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Celebrating the use of African music : change in motion

Joseph, Dawn 2005, Celebrating the use of African music : change in motion, in Celebration of voices : XV national conference proceedings, Australian Society for Music Education Incorporated (ASME), Parkville, Vic, pp. 128-133.

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Title Celebrating the use of African music : change in motion
Author(s) Joseph, DawnORCID iD for Joseph, Dawn orcid.org/0000-0002-6320-900X
Conference name Australian Society for Music Education. National Conference (15th : 2005 : Melbourne)
Conference location Melbourne, Vic
Conference dates 3 - 7 July 2005
Title of proceedings Celebration of voices : XV national conference proceedings
Editor(s) Forrest, David Lawrence
Publication date 2005
Conference series Australian Society for Music Education Conference
Start page 128
End page 133
Publisher Australian Society for Music Education Incorporated (ASME)
Place of publication Parkville, Vic
Keyword(s) Music -- Africa
Music -- Instruction and study -- Australia
Music in education -- Congresses
Summary I undertook a research project regarding the use of African music at both primary and secondary school level with Victorian teachers in Melbourne in 2004. This study grew out of my first project, which examined the effectiveness of using African music with non-specialist primary teacher education students at Deakin University, Melbourne (see Joseph, 2002, 2003). In this paper the concept of 'change' in relation to teaching and learning is explored regarding practising teachers’ teaching and learning of African music in Australian schools. According to Campbell (2004), a guiding principle for shaping educational experiences designed to promote students’ musical and cultural understanding is for teachers to make music both meaningful and useful in their lives. She further contends that such an experience can 'come alive' for students if teachers promote active involvement for them as music listeners as well as makers of music. This paper discusses some of the findings in relation to why and how teachers are engaging with African music and what their students are learning from it. It may be argued that both students (Deakin University student project) and teachers (Victorian music project) perceived African music to be an effective way to transmit and engage with a 'new music and culture'.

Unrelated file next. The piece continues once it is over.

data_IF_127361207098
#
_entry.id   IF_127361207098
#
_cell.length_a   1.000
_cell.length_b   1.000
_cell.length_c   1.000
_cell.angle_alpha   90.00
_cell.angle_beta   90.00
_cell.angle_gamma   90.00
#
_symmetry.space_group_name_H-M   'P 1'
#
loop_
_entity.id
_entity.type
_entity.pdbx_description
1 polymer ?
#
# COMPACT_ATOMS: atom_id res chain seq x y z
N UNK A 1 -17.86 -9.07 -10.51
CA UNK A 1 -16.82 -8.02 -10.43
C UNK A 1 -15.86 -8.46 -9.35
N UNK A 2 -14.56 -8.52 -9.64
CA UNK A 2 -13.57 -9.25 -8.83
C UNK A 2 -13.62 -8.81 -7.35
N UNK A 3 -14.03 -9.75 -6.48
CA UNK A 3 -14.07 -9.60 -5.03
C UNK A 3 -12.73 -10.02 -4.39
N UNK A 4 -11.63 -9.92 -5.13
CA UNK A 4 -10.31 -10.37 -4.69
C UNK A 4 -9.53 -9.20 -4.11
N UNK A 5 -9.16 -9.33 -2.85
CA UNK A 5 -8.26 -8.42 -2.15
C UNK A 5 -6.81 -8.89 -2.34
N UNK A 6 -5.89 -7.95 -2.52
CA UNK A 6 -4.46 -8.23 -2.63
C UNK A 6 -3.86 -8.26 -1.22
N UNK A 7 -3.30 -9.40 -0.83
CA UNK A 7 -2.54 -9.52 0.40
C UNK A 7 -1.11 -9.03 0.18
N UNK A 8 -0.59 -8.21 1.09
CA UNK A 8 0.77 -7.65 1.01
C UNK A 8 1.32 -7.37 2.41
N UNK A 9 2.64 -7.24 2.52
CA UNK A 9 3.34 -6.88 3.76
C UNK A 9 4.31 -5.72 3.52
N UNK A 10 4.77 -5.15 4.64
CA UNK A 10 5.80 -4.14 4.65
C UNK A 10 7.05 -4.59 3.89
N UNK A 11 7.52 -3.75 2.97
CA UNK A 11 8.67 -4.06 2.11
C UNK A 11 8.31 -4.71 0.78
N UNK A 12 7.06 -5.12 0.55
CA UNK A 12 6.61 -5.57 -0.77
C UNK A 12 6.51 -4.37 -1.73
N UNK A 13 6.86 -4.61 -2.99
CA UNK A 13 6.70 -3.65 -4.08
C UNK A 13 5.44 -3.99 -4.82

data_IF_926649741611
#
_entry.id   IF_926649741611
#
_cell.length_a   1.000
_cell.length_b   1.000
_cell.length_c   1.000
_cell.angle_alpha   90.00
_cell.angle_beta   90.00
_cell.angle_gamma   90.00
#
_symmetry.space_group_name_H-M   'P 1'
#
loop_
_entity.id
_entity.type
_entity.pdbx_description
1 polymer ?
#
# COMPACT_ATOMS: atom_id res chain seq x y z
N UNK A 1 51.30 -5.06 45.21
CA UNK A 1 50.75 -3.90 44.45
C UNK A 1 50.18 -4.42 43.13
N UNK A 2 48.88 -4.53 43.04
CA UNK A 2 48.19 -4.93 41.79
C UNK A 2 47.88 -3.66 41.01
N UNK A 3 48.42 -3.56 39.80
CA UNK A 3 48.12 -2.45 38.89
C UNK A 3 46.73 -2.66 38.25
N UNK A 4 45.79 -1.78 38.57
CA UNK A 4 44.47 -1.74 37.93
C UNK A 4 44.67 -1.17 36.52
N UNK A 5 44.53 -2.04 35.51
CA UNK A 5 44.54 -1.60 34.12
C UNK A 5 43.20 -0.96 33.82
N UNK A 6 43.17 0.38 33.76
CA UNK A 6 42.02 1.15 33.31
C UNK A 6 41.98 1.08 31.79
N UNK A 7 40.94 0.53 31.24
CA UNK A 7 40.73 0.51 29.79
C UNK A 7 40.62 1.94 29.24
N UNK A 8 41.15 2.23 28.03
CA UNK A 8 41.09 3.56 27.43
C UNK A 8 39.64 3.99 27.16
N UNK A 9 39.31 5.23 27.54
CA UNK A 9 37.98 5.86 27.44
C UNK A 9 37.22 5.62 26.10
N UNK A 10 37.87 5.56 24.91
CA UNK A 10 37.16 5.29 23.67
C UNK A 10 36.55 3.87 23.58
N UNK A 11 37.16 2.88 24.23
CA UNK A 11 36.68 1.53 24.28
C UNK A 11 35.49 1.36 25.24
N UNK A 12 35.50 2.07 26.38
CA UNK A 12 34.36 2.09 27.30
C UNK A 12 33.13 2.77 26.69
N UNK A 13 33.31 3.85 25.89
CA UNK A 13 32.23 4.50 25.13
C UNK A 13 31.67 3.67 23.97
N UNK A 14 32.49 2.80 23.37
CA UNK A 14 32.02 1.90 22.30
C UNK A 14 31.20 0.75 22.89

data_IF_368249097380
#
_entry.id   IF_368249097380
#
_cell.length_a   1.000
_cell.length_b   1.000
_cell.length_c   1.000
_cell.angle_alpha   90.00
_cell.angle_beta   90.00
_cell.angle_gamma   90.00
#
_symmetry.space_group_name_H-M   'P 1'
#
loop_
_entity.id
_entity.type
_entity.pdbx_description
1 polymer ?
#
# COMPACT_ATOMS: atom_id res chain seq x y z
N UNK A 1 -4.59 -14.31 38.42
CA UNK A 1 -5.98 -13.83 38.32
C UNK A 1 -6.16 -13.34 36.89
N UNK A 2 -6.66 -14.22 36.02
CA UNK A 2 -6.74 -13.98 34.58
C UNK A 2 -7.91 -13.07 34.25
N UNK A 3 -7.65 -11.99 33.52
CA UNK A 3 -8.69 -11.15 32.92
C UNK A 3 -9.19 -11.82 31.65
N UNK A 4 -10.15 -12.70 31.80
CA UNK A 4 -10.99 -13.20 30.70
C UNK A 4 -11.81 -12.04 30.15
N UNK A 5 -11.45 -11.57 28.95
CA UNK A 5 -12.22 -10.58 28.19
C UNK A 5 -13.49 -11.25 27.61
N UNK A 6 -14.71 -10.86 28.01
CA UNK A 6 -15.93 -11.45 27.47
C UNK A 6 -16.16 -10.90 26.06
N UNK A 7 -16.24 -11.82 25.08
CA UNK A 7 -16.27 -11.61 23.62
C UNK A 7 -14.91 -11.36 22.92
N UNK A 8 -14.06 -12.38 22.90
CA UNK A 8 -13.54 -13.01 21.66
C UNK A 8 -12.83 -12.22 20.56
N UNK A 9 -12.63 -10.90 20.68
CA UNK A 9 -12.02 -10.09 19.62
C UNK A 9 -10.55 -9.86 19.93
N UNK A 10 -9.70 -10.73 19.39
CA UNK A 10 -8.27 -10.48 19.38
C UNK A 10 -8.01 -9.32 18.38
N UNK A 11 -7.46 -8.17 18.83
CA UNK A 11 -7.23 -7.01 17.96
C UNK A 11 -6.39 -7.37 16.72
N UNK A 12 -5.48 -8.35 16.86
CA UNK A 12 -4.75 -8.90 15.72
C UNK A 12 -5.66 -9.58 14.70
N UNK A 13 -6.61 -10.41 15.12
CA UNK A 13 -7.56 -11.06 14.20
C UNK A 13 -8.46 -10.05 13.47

Notes Also Titled: Fifteenth national conference proceedings 15th national conference proceedings
ISBN 0957741359
9780957741355
Language eng
Field of Research 130201 Creative Arts, Media and Communication Curriculum and Pedagogy
HERDC Research category E1 Full written paper - refereed
ERA Research output type E Conference publication
Persistent URL http://hdl.handle.net/10536/DRO/DU:30005607

Document type: Conference Paper
Collections: School of Social and Cultural Studies in Education
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Every reasonable effort has been made to ensure that permission has been obtained for items included in DRO. If you believe that your rights have been infringed by this repository, please contact drosupport@deakin.edu.au.